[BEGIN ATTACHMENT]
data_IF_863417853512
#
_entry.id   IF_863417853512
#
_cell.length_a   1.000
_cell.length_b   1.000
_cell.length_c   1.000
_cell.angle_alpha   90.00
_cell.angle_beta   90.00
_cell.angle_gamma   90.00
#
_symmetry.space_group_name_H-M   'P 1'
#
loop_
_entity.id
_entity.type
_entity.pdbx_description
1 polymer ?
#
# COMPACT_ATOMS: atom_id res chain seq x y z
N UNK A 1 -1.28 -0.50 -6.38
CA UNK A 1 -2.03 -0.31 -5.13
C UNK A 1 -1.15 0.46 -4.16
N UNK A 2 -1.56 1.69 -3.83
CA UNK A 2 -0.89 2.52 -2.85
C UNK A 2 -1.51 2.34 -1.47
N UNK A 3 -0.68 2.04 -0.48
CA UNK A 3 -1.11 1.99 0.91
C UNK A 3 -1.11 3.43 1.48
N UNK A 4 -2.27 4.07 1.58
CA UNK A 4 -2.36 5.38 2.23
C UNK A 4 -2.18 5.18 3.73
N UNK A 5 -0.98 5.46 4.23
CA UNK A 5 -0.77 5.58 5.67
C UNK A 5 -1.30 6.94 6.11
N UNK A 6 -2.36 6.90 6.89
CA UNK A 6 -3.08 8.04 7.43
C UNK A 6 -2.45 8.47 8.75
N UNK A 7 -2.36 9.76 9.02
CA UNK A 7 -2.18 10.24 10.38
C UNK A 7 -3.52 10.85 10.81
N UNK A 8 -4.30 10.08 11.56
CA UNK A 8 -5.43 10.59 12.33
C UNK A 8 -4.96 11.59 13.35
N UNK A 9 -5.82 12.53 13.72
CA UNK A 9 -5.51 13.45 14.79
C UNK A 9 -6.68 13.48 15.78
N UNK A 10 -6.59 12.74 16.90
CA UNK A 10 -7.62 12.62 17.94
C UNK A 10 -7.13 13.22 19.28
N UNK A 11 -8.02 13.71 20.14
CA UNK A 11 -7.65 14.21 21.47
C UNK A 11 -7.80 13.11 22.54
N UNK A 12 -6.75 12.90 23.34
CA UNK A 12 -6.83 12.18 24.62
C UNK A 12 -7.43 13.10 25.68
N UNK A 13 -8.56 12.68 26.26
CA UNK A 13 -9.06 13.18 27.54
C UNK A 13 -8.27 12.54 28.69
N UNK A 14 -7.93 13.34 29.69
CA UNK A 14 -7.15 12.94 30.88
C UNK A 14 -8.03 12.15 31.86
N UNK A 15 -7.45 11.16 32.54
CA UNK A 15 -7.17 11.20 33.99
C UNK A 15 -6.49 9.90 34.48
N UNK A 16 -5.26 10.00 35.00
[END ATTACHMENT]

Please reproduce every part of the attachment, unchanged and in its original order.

data_IF_863417853512
#
_entry.id   IF_863417853512
#
_cell.length_a   1.000
_cell.length_b   1.000
_cell.length_c   1.000
_cell.angle_alpha   90.00
_cell.angle_beta   90.00
_cell.angle_gamma   90.00
#
_symmetry.space_group_name_H-M   'P 1'
#
loop_
_entity.id
_entity.type
_entity.pdbx_description
1 polymer ?
#
# COMPACT_ATOMS: atom_id res chain seq x y z
N UNK A 1 -1.28 -0.50 -6.38
CA UNK A 1 -2.03 -0.31 -5.13
C UNK A 1 -1.15 0.46 -4.16
N UNK A 2 -1.56 1.69 -3.83
CA UNK A 2 -0.89 2.52 -2.85
C UNK A 2 -1.51 2.34 -1.47
N UNK A 3 -0.68 2.04 -0.48
CA UNK A 3 -1.11 1.99 0.91
C UNK A 3 -1.11 3.43 1.48
N UNK A 4 -2.27 4.07 1.58
CA UNK A 4 -2.36 5.38 2.23
C UNK A 4 -2.18 5.18 3.73
N UNK A 5 -0.98 5.46 4.23
CA UNK A 5 -0.77 5.58 5.67
C UNK A 5 -1.30 6.94 6.11
N UNK A 6 -2.36 6.90 6.89
CA UNK A 6 -3.08 8.04 7.43
C UNK A 6 -2.45 8.47 8.75
N UNK A 7 -2.36 9.76 9.02
CA UNK A 7 -2.18 10.24 10.38
C UNK A 7 -3.52 10.85 10.81
N UNK A 8 -4.30 10.08 11.56
CA UNK A 8 -5.43 10.59 12.33
C UNK A 8 -4.96 11.59 13.35
N UNK A 9 -5.82 12.53 13.72
CA UNK A 9 -5.51 13.45 14.79
C UNK A 9 -6.68 13.48 15.78
N UNK A 10 -6.59 12.74 16.90
CA UNK A 10 -7.62 12.62 17.94
C UNK A 10 -7.13 13.22 19.28
N UNK A 11 -8.02 13.71 20.14
CA UNK A 11 -7.65 14.21 21.47
C UNK A 11 -7.80 13.11 22.54
N UNK A 12 -6.75 12.90 23.34
CA UNK A 12 -6.83 12.18 24.62
C UNK A 12 -7.43 13.10 25.68
N UNK A 13 -8.56 12.68 26.26
CA UNK A 13 -9.06 13.18 27.54
C UNK A 13 -8.27 12.54 28.69
N UNK A 14 -7.93 13.34 29.69
CA UNK A 14 -7.15 12.94 30.88
C UNK A 14 -8.03 12.15 31.86
N UNK A 15 -7.45 11.16 32.54
CA UNK A 15 -7.17 11.20 33.99
C UNK A 15 -6.49 9.90 34.48
N UNK A 16 -5.26 10.00 35.00